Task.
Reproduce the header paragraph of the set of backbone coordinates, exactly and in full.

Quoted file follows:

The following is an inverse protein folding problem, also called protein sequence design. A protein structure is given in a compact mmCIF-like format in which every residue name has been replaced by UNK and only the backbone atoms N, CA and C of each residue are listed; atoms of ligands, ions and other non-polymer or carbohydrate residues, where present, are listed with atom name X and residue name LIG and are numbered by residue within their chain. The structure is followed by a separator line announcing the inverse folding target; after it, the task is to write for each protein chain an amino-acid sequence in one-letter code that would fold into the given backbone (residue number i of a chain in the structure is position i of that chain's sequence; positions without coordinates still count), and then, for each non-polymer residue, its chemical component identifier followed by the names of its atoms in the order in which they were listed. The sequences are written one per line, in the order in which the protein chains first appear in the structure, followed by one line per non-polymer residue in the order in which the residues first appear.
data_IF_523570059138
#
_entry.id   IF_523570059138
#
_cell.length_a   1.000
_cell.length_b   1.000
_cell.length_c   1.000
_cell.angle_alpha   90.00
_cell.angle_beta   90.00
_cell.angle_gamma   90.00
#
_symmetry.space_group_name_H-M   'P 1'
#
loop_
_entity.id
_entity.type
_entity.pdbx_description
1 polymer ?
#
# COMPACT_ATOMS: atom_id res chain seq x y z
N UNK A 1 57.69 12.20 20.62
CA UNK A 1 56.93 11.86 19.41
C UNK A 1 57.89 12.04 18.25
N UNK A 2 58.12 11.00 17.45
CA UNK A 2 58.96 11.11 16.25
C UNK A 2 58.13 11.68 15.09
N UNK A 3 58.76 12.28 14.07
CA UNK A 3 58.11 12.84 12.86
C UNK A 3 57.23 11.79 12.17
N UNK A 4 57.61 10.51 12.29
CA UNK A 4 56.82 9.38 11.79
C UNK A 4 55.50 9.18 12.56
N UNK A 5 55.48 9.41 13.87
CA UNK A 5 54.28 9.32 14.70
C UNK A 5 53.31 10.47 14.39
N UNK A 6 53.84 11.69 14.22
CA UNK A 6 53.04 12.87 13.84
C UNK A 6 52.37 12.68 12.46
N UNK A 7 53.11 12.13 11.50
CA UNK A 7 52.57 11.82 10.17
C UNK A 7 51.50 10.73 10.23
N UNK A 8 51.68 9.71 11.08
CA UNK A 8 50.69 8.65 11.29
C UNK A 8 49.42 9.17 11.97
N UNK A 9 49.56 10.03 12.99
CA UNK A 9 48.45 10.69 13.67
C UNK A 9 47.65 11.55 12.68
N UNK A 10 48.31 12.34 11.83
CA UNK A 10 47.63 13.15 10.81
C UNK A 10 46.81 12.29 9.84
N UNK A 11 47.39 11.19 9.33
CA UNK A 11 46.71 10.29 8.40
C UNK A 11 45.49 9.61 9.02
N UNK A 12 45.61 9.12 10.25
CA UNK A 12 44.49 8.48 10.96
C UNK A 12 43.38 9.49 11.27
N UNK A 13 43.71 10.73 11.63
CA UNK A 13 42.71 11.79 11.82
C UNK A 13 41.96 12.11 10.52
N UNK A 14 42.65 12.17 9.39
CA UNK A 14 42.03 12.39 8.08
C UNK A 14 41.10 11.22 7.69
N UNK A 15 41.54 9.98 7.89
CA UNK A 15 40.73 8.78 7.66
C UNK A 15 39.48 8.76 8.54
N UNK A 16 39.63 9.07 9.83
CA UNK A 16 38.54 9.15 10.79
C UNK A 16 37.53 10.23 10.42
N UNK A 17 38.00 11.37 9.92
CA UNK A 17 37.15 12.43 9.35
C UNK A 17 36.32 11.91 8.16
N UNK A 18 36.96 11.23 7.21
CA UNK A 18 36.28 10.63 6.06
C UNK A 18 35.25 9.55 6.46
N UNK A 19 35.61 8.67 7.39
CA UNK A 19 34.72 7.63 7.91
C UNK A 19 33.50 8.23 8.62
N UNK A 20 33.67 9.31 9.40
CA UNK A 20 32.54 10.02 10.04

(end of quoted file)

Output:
The following is an inverse protein folding problem, also called protein sequence design. A protein structure is given in a compact mmCIF-like format in which every residue name has been replaced by UNK and only the backbone atoms N, CA and C of each residue are listed; atoms of ligands, ions and other non-polymer or carbohydrate residues, where present, are listed with atom name X and residue name LIG and are numbered by residue within their chain. The structure is followed by a separator line announcing the inverse folding target; after it, the task is to write for each protein chain an amino-acid sequence in one-letter code that would fold into the given backbone (residue number i of a chain in the structure is position i of that chain's sequence; positions without coordinates still count), and then, for each non-polymer residue, its chemical component identifier followed by the names of its atoms in the order in which they were listed. The sequences are written one per line, in the order in which the protein chains first appear in the structure, followed by one line per non-polymer residue in the order in which the residues first appear.